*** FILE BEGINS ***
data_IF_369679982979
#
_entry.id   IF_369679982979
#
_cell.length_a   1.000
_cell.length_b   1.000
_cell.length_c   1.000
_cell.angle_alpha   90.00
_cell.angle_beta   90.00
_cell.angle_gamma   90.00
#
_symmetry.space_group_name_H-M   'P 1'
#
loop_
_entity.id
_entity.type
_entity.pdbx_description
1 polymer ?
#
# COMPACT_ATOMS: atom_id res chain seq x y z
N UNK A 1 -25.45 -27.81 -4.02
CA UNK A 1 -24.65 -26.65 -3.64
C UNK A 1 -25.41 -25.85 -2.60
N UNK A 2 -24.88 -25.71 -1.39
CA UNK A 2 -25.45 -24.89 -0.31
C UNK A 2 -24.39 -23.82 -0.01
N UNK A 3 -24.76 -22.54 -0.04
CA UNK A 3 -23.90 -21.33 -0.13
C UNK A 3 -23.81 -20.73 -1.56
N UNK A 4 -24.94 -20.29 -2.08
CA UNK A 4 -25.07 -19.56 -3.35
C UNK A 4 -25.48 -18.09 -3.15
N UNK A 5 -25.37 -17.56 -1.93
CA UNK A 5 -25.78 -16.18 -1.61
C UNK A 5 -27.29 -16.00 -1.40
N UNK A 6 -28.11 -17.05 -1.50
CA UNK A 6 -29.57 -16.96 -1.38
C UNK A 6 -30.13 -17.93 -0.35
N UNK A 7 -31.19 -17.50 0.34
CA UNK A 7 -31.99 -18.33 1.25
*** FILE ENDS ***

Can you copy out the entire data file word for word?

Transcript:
data_IF_369679982979
#
_entry.id   IF_369679982979
#
_cell.length_a   1.000
_cell.length_b   1.000
_cell.length_c   1.000
_cell.angle_alpha   90.00
_cell.angle_beta   90.00
_cell.angle_gamma   90.00
#
_symmetry.space_group_name_H-M   'P 1'
#
loop_
_entity.id
_entity.type
_entity.pdbx_description
1 polymer ?
#
# COMPACT_ATOMS: atom_id res chain seq x y z
N UNK A 1 -25.45 -27.81 -4.02
CA UNK A 1 -24.65 -26.65 -3.64
C UNK A 1 -25.41 -25.85 -2.60
N UNK A 2 -24.88 -25.71 -1.39
CA UNK A 2 -25.45 -24.89 -0.31
C UNK A 2 -24.39 -23.82 -0.01
N UNK A 3 -24.76 -22.54 -0.04
CA UNK A 3 -23.90 -21.33 -0.13
C UNK A 3 -23.81 -20.73 -1.56
N UNK A 4 -24.94 -20.29 -2.08
CA UNK A 4 -25.07 -19.56 -3.35
C UNK A 4 -25.48 -18.09 -3.15
N UNK A 5 -25.37 -17.56 -1.93
CA UNK A 5 -25.78 -16.18 -1.61
C UNK A 5 -27.29 -16.00 -1.40
N UNK A 6 -28.11 -17.05 -1.50
CA UNK A 6 -29.57 -16.96 -1.38
C UNK A 6 -30.13 -17.93 -0.35
N UNK A 7 -31.19 -17.50 0.34
CA UNK A 7 -31.99 -18.33 1.25